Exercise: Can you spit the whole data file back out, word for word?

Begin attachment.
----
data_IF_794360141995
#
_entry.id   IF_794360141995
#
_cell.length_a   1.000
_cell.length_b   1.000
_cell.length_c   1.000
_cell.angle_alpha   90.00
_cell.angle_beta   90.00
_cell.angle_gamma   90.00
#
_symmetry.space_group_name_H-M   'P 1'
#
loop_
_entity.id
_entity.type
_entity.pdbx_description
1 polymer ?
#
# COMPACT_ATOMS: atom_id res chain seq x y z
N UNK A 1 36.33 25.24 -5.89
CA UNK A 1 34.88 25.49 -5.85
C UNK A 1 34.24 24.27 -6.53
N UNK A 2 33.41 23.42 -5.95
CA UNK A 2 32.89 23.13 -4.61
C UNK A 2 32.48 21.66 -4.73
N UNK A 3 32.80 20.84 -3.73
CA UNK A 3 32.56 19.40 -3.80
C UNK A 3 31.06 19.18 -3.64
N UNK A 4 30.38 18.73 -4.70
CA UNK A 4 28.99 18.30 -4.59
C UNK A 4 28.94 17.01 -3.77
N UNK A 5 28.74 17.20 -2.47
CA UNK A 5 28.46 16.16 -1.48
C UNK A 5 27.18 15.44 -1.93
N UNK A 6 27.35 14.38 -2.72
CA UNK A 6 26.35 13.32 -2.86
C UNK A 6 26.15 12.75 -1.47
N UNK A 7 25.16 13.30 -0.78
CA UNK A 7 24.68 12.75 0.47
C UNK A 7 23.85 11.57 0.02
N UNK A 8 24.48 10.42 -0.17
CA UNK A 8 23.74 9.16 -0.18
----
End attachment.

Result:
data_IF_794360141995
#
_entry.id   IF_794360141995
#
_cell.length_a   1.000
_cell.length_b   1.000
_cell.length_c   1.000
_cell.angle_alpha   90.00
_cell.angle_beta   90.00
_cell.angle_gamma   90.00
#
_symmetry.space_group_name_H-M   'P 1'
#
loop_
_entity.id
_entity.type
_entity.pdbx_description
1 polymer ?
#
# COMPACT_ATOMS: atom_id res chain seq x y z
N UNK A 1 36.33 25.24 -5.89
CA UNK A 1 34.88 25.49 -5.85
C UNK A 1 34.24 24.27 -6.53
N UNK A 2 33.41 23.42 -5.95
CA UNK A 2 32.89 23.13 -4.61
C UNK A 2 32.48 21.66 -4.73
N UNK A 3 32.80 20.84 -3.73
CA UNK A 3 32.56 19.40 -3.80
C UNK A 3 31.06 19.18 -3.64
N UNK A 4 30.38 18.73 -4.70
CA UNK A 4 28.99 18.30 -4.59
C UNK A 4 28.94 17.01 -3.77
N UNK A 5 28.74 17.20 -2.47
CA UNK A 5 28.46 16.16 -1.48
C UNK A 5 27.18 15.44 -1.93
N UNK A 6 27.35 14.38 -2.72
CA UNK A 6 26.35 13.32 -2.86
C UNK A 6 26.15 12.75 -1.47
N UNK A 7 25.16 13.30 -0.78
CA UNK A 7 24.68 12.75 0.47
C UNK A 7 23.85 11.57 0.02
N UNK A 8 24.48 10.42 -0.17
CA UNK A 8 23.74 9.16 -0.18